Throughout the town, Entebbe residents and nearby villagers have been looting deserted stores and houses, many of which belonged to army and government personnel. Saturday the road coming into twown was filled with people carrying or hauling on bicycles stolen beds, chairs, tables, radios, clothing, and other items.
Tanzanians army officials say similar scenes occured over the past three months as the combined Tanzanian and anti-Amin Ugandan forces occupied town between the border at Mutakula and Entebbe.
A Tanzanian officer said, "One of our biggest problems had been how to stop Ugandans from destroying the town. They frequently loot and then burn stores, houses, government buildings or any other symbols of Amin's regime. While we understand their anger, we know it will only make it more difficult for them to rebuild Uganda after Amin goes.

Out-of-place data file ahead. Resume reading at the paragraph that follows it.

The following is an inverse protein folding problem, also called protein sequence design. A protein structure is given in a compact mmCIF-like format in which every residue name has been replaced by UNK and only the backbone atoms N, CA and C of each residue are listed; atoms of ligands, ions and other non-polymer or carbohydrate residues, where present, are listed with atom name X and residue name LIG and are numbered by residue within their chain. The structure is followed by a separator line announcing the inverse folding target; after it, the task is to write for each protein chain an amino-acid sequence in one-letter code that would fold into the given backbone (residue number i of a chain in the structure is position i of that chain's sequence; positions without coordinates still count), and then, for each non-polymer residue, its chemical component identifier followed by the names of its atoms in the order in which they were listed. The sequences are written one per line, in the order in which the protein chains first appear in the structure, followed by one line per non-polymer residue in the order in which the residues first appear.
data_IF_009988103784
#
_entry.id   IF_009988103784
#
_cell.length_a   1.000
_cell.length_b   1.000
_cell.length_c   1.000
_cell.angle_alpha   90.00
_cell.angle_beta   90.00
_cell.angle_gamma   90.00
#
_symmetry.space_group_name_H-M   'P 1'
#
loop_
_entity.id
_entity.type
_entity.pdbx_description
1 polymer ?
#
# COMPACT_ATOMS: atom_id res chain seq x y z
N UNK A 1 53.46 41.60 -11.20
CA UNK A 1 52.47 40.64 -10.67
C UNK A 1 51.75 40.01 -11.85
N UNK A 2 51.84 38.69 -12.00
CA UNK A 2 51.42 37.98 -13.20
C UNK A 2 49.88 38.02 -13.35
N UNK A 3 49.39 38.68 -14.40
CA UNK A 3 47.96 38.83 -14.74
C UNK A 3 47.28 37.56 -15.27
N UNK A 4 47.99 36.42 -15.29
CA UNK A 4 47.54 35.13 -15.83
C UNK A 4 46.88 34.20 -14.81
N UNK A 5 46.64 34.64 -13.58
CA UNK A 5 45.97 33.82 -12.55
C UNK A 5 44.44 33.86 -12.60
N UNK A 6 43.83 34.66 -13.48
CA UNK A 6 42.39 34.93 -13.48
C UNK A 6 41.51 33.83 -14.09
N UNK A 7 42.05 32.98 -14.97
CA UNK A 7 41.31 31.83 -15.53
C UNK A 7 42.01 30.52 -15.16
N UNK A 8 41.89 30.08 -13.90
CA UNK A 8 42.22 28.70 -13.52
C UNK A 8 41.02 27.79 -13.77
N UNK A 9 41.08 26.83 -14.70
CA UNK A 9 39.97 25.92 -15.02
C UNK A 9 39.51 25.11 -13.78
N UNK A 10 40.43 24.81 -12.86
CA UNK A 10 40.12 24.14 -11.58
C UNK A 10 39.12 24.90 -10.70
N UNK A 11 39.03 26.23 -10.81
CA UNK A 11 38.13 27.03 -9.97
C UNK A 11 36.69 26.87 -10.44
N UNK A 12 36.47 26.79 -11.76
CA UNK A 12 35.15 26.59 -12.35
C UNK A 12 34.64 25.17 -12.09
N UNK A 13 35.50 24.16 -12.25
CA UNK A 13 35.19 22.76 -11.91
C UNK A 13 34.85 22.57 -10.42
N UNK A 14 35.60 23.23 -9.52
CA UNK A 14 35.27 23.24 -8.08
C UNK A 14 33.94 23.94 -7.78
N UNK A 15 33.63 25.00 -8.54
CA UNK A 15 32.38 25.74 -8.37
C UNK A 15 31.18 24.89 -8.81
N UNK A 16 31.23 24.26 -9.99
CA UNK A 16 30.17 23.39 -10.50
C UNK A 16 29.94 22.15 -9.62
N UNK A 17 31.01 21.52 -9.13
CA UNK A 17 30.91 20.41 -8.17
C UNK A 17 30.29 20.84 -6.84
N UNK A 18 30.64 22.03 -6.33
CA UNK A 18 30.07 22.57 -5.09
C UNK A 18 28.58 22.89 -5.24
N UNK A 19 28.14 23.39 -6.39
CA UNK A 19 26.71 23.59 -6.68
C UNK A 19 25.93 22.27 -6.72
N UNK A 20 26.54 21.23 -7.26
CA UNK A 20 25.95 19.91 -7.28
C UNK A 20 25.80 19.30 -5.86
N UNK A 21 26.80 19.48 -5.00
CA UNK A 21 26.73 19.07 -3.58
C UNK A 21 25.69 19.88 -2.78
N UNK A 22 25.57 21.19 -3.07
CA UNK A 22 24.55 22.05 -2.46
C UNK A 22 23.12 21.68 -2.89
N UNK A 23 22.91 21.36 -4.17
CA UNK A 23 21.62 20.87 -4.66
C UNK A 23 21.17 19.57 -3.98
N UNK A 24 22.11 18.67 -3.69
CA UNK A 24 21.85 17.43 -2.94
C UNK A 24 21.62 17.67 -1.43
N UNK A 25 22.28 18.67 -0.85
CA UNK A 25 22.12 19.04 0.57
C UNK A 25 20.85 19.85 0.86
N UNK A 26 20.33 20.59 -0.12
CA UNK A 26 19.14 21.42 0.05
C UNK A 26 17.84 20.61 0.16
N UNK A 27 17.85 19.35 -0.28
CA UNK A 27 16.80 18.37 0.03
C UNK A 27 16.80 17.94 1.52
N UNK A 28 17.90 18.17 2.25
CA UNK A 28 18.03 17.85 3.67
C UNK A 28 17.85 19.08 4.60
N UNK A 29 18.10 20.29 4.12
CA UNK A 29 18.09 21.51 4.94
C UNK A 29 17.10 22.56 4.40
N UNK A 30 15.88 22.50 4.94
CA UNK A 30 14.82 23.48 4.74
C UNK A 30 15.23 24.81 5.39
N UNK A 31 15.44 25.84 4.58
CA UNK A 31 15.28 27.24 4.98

(Reports reaching Nairobi, Kenya, from Ugandan exiles said Tanzanian soldiers were looting and raping women in some captured town, news agencies reported.)
Artillery and mortar fire from the combined Tanzanian and anti-Amin forces have destroyed numerous buildings, Masaka, a town 80 miles south of Kampala, appeared to be particularly bombed or burned.
Amin's soldiers invaded and pillaged northwestern Tanzania last October. Since then Ugandan, and recently Libyan, planes have bombed in Tanzania.
In late February, Tanzanian President Julius Nyerere ordered Tanzanian troops into Uganda to stop what he felt would be further Ugandan aggression.
Since then the combined Tanzanian and anti-Amin Ugandan army has been moving by stages closer to Kampala. Tanazian officials say that only in mid-March did Nyerere finally decide his forces should go into Kampala.